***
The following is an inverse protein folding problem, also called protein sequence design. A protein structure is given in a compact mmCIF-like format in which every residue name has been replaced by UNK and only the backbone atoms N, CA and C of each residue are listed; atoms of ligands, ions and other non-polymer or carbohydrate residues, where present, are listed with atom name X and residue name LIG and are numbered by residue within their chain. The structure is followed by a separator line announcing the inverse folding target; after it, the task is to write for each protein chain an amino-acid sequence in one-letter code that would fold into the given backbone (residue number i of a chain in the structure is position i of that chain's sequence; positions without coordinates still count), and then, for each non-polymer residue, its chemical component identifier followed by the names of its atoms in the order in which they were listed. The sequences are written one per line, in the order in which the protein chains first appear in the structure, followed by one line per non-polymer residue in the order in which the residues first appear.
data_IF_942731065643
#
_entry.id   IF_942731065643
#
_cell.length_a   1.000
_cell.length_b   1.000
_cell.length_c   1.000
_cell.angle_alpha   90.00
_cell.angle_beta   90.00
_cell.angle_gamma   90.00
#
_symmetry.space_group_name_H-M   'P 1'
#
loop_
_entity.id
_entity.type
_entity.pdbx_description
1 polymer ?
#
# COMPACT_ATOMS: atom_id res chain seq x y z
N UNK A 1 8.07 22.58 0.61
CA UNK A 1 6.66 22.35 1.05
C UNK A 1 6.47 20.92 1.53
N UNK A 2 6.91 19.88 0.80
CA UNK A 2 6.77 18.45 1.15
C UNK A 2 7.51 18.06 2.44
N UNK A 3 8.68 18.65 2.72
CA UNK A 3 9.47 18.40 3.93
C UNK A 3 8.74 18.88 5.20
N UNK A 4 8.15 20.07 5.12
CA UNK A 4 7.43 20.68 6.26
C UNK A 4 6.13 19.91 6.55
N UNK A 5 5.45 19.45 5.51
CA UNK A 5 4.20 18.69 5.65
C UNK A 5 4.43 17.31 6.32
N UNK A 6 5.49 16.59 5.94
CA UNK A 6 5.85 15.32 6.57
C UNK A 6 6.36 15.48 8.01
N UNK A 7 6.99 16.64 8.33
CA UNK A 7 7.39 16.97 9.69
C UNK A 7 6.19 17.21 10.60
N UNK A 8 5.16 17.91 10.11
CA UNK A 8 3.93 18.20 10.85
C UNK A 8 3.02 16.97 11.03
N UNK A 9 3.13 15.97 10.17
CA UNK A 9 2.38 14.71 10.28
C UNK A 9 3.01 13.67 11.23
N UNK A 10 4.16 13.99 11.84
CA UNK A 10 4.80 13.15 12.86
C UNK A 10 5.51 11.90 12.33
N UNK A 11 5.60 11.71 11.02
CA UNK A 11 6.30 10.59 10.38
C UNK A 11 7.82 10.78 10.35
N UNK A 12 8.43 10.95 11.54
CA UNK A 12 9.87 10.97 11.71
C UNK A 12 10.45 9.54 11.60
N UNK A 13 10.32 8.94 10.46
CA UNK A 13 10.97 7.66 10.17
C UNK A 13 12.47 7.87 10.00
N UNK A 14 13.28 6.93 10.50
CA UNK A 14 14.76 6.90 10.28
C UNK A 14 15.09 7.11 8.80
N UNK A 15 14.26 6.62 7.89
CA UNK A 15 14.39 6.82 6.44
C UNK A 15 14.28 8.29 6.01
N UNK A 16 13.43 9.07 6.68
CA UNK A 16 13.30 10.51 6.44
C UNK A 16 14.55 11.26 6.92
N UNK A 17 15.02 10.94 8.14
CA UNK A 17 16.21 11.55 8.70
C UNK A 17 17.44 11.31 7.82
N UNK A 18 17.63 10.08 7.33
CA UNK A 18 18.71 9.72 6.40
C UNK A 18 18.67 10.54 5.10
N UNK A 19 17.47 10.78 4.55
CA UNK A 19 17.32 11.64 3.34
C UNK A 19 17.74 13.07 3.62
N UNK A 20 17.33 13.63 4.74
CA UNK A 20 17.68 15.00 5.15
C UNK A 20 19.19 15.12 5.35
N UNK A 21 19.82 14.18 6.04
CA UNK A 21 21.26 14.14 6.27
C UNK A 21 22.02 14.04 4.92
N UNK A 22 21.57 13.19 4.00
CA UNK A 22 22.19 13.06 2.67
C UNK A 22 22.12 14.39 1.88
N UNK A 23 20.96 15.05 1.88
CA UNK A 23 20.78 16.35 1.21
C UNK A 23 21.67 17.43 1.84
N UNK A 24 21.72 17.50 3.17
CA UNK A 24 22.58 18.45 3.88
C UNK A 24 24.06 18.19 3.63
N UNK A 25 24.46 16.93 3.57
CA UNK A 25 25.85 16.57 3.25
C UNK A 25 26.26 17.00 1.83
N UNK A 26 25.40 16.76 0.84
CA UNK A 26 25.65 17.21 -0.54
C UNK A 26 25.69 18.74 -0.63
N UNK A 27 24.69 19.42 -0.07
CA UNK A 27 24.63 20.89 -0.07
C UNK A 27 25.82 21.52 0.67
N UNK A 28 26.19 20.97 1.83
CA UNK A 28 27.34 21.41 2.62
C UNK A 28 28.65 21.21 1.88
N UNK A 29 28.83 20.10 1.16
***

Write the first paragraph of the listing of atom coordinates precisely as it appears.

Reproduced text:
The following is an inverse protein folding problem, also called protein sequence design. A protein structure is given in a compact mmCIF-like format in which every residue name has been replaced by UNK and only the backbone atoms N, CA and C of each residue are listed; atoms of ligands, ions and other non-polymer or carbohydrate residues, where present, are listed with atom name X and residue name LIG and are numbered by residue within their chain. The structure is followed by a separator line announcing the inverse folding target; after it, the task is to write for each protein chain an amino-acid sequence in one-letter code that would fold into the given backbone (residue number i of a chain in the structure is position i of that chain's sequence; positions without coordinates still count), and then, for each non-polymer residue, its chemical component identifier followed by the names of its atoms in the order in which they were listed. The sequences are written one per line, in the order in which the protein chains first appear in the structure, followed by one line per non-polymer residue in the order in which the residues first appear.